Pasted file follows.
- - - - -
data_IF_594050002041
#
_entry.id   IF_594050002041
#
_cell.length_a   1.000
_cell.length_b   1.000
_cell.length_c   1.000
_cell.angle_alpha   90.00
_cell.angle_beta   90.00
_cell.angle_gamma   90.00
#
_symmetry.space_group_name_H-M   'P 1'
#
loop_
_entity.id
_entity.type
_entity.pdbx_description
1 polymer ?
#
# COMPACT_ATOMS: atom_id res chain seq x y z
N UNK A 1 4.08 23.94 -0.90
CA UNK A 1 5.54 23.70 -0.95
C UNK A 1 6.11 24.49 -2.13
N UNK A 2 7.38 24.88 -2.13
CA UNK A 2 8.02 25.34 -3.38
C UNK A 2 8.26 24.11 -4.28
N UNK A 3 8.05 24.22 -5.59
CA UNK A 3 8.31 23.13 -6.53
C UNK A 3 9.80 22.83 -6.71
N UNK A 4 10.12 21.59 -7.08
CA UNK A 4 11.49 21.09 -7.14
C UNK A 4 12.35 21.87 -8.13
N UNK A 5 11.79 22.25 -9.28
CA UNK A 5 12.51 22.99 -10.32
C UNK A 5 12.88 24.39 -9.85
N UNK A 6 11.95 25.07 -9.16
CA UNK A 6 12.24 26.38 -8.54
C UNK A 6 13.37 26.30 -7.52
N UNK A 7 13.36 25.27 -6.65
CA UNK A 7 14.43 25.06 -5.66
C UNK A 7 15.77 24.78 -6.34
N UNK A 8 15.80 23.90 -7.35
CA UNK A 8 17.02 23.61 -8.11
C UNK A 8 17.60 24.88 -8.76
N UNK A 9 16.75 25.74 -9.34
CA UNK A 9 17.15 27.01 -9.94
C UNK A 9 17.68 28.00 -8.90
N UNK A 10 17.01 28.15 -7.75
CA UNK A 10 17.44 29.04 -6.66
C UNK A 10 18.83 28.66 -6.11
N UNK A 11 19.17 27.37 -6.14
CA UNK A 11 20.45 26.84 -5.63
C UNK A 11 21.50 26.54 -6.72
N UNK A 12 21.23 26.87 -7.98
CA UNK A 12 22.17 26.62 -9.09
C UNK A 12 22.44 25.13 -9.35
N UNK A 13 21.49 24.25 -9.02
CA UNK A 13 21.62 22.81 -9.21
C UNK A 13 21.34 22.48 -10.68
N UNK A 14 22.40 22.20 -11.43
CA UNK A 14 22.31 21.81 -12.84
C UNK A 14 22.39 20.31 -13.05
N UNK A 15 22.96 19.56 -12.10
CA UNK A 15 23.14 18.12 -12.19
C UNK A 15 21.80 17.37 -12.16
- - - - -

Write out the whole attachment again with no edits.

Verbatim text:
data_IF_594050002041
#
_entry.id   IF_594050002041
#
_cell.length_a   1.000
_cell.length_b   1.000
_cell.length_c   1.000
_cell.angle_alpha   90.00
_cell.angle_beta   90.00
_cell.angle_gamma   90.00
#
_symmetry.space_group_name_H-M   'P 1'
#
loop_
_entity.id
_entity.type
_entity.pdbx_description
1 polymer ?
#
# COMPACT_ATOMS: atom_id res chain seq x y z
N UNK A 1 4.08 23.94 -0.90
CA UNK A 1 5.54 23.70 -0.95
C UNK A 1 6.11 24.49 -2.13
N UNK A 2 7.38 24.88 -2.13
CA UNK A 2 8.02 25.34 -3.38
C UNK A 2 8.26 24.11 -4.28
N UNK A 3 8.05 24.22 -5.59
CA UNK A 3 8.31 23.13 -6.53
C UNK A 3 9.80 22.83 -6.71
N UNK A 4 10.12 21.59 -7.08
CA UNK A 4 11.49 21.09 -7.14
C UNK A 4 12.35 21.87 -8.13
N UNK A 5 11.79 22.25 -9.28
CA UNK A 5 12.51 22.99 -10.32
C UNK A 5 12.88 24.39 -9.85
N UNK A 6 11.95 25.07 -9.16
CA UNK A 6 12.24 26.38 -8.54
C UNK A 6 13.37 26.30 -7.52
N UNK A 7 13.36 25.27 -6.65
CA UNK A 7 14.43 25.06 -5.66
C UNK A 7 15.77 24.78 -6.34
N UNK A 8 15.80 23.90 -7.35
CA UNK A 8 17.02 23.61 -8.11
C UNK A 8 17.60 24.88 -8.76
N UNK A 9 16.75 25.74 -9.34
CA UNK A 9 17.15 27.01 -9.94
C UNK A 9 17.68 28.00 -8.90
N UNK A 10 17.01 28.15 -7.75
CA UNK A 10 17.44 29.04 -6.66
C UNK A 10 18.83 28.66 -6.11
N UNK A 11 19.17 27.37 -6.14
CA UNK A 11 20.45 26.84 -5.63
C UNK A 11 21.50 26.54 -6.72
N UNK A 12 21.23 26.87 -7.98
CA UNK A 12 22.17 26.62 -9.09
C UNK A 12 22.44 25.13 -9.35
N UNK A 13 21.49 24.25 -9.02
CA UNK A 13 21.62 22.81 -9.21
C UNK A 13 21.34 22.48 -10.68
N UNK A 14 22.40 22.20 -11.43
CA UNK A 14 22.31 21.81 -12.84
C UNK A 14 22.39 20.31 -13.05
N UNK A 15 22.96 19.56 -12.10
CA UNK A 15 23.14 18.12 -12.19
C UNK A 15 21.80 17.37 -12.16